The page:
A group of Master Masons talk about topics of Masonic interest--each from their own unique perspective. You'll find a wide range of subjects including history, trivia, travel, book reviews, great quotes, and hopefully a little humor as well on topics of interest for Freemasons and those interested in the subject of Freemasonry.
Take A Few Minutes Every Day To Broaden Your Horizons
"There is nothing so stupid as the educated man if you get him off the thing he was educated in."
Claremore Lodge No. 53, Oklahoma
People have a tendency to stick with the things that interest them. It's only natural to study and learn about the things that you find endlessly fascinating, but at the same time, it can be a little limiting. I try to take a little time each day to explore the world, and it's way easier to do now than it was twenty years ago. These little daily adventures over the years have lead to me to become interested in a number of subjects (not just Freemasonry and American history). In fact, my original interest in Freemasonry came from surfing expeditions I did after seeing the movie National Treasure. Then I started reading, then there was a petition, three degrees, authored three books, Scottish Rite, York Rite . . . But it wasn't too many years ago when I had no interest in the topic of Freemasonry at all because it hadn't managed to hit my radar, and now, I can't imagine a life without it.
Which is why I love books like this. The Intellectual Devotional provides a very easy way to learn something about an area you otherwise may never be exposed to. And you can do that every day in just a few minutes--these short readings are a page each. I found these several years ago, and I think there are about five of them now. There are 365 short readings, one for each day of the week, a different subject each day, and if you read one each night before going to bed, it's remarkable how much you can pick up. I think there are five of these collections now.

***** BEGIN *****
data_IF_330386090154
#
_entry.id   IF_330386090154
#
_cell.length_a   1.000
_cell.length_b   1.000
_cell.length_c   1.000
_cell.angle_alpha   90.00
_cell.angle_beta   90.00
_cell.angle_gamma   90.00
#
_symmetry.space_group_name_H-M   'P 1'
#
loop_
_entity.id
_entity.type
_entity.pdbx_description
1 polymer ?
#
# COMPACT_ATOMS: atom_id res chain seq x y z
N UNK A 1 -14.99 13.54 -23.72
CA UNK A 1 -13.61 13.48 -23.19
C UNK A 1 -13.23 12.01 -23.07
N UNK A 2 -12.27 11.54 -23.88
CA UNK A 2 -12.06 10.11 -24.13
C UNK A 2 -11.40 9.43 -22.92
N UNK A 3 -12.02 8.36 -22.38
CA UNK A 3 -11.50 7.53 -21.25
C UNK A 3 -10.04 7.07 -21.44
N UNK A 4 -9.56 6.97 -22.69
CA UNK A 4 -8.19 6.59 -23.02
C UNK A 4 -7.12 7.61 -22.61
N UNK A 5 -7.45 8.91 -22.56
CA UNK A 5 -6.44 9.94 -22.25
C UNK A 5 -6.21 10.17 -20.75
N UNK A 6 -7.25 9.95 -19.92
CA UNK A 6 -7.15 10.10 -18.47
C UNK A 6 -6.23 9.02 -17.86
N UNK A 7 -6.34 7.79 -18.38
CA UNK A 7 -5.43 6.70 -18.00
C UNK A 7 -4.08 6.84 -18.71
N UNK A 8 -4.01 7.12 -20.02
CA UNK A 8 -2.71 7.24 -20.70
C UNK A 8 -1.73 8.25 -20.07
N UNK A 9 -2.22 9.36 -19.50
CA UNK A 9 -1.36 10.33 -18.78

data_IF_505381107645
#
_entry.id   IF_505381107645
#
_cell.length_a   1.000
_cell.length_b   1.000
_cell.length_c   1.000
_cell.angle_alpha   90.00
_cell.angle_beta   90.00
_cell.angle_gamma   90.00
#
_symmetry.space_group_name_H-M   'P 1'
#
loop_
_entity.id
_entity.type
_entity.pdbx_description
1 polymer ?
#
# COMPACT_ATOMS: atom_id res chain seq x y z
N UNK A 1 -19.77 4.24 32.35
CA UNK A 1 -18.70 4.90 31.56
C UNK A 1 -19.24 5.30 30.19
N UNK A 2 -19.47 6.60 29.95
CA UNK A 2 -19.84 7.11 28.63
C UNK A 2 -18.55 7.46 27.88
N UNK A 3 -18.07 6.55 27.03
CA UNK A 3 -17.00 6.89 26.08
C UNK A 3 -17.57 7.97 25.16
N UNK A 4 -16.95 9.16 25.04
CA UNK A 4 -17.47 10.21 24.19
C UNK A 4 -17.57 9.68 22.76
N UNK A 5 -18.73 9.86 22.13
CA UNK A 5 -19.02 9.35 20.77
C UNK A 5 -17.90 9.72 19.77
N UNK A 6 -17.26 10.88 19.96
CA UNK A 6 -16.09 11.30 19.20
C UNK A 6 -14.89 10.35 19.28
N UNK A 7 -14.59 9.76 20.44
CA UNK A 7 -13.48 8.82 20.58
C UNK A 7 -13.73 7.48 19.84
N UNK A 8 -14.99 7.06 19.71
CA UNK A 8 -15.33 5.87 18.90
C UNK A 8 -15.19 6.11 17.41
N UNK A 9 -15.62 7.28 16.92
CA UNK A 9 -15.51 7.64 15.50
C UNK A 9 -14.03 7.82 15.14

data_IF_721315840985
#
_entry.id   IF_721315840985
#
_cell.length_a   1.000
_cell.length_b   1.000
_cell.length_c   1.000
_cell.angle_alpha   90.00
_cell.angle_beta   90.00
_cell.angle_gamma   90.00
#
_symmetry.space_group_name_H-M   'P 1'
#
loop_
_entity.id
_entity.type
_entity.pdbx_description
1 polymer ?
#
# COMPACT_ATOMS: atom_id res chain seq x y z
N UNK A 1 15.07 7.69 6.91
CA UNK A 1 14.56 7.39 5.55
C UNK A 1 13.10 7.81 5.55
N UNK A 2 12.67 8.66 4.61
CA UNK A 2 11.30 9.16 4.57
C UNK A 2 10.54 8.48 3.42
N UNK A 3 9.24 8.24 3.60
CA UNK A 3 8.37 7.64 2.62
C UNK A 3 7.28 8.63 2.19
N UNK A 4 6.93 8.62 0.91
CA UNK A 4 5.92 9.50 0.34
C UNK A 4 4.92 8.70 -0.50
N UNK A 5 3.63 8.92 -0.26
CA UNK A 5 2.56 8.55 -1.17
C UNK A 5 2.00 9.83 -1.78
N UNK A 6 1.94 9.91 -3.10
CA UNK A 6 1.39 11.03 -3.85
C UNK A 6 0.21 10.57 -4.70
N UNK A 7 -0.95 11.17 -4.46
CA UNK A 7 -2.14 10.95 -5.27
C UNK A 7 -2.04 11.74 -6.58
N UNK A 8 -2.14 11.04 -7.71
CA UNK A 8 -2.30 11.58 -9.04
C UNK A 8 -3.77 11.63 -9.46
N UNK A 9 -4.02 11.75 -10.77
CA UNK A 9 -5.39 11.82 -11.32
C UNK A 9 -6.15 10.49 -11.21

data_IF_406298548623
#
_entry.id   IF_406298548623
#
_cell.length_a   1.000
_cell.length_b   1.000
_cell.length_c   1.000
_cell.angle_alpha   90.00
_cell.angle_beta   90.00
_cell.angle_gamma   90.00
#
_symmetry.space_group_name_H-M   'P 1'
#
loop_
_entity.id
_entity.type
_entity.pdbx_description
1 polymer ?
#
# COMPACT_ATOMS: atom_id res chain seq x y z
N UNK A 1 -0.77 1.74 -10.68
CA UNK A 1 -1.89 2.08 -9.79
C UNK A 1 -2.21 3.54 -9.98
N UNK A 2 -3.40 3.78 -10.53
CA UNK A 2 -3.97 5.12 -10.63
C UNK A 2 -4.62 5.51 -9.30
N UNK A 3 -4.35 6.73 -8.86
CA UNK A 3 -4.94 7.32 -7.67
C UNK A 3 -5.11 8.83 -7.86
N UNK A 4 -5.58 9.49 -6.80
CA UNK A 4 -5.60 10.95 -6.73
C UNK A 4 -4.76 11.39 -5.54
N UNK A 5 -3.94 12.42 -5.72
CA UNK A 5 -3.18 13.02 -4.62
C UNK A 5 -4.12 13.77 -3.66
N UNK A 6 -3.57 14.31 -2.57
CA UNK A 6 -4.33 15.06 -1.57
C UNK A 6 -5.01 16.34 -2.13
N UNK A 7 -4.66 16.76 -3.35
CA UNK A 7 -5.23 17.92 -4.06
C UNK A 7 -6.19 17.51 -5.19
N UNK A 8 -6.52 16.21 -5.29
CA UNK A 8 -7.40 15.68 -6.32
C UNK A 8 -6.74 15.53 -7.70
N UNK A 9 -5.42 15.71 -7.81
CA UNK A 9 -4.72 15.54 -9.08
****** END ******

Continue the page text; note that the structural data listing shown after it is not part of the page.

This isn't the only book of this ilk. There's also the Bedside Baccallaureate series--I think there are two of those. The title might be a bit of an over-reach, but it's full of short lessons on a variety of topics too. But books aren't the only place you can can get a quick daily fix of learning. Years ago I had a calendar that would offer up one interesting fact about science each day. There are website that I enjoy like American History Fun Facts. I love collections of useless information. I have dozens of quote books (and I put some of my favorites together in my own collection called A Freemason Said That?)
It's a big world out there--take a little time out from your day to day life and explore it. You might just be surprised at what you find out there that interests you. You might just find, like I did, something you don't even know exists yet that could change the course of your life forever.